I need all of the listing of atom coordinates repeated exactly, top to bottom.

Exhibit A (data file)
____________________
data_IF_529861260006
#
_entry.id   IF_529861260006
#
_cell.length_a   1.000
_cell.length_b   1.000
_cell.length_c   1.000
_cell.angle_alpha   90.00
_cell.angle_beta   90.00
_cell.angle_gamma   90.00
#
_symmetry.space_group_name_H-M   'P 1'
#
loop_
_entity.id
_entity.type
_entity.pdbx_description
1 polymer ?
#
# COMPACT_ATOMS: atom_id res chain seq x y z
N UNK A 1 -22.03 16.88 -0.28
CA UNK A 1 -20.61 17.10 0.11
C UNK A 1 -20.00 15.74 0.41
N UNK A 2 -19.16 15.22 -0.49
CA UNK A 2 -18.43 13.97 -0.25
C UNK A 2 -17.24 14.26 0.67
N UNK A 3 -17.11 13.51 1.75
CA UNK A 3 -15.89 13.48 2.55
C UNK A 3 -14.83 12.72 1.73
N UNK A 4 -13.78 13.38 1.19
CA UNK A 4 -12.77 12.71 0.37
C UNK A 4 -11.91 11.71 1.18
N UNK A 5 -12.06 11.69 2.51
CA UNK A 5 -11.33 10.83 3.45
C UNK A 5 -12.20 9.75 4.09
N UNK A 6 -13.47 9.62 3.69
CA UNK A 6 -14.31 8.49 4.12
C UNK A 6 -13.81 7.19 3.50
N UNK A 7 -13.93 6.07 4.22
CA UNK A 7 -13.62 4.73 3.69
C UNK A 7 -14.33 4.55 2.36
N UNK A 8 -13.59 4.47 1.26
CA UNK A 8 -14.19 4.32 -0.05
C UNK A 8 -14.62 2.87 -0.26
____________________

data_IF_529861260006
#
_entry.id   IF_529861260006
#
_cell.length_a   1.000
_cell.length_b   1.000
_cell.length_c   1.000
_cell.angle_alpha   90.00
_cell.angle_beta   90.00
_cell.angle_gamma   90.00
#
_symmetry.space_group_name_H-M   'P 1'
#
loop_
_entity.id
_entity.type
_entity.pdbx_description
1 polymer ?
#
# COMPACT_ATOMS: atom_id res chain seq x y z
N UNK A 1 -22.03 16.88 -0.28
CA UNK A 1 -20.61 17.10 0.11
C UNK A 1 -20.00 15.74 0.41
N UNK A 2 -19.16 15.22 -0.49
CA UNK A 2 -18.43 13.97 -0.25
C UNK A 2 -17.24 14.26 0.67
N UNK A 3 -17.11 13.51 1.75
CA UNK A 3 -15.89 13.48 2.55
C UNK A 3 -14.83 12.72 1.73
N UNK A 4 -13.78 13.38 1.19
CA UNK A 4 -12.77 12.71 0.37
C UNK A 4 -11.91 11.71 1.18
N UNK A 5 -12.06 11.69 2.51
CA UNK A 5 -11.33 10.83 3.45
C UNK A 5 -12.20 9.75 4.09
N UNK A 6 -13.47 9.62 3.69
CA UNK A 6 -14.31 8.49 4.12
C UNK A 6 -13.81 7.19 3.50
N UNK A 7 -13.93 6.07 4.22
CA UNK A 7 -13.62 4.73 3.69
C UNK A 7 -14.33 4.55 2.36
N UNK A 8 -13.59 4.47 1.26
CA UNK A 8 -14.19 4.32 -0.05
C UNK A 8 -14.62 2.87 -0.26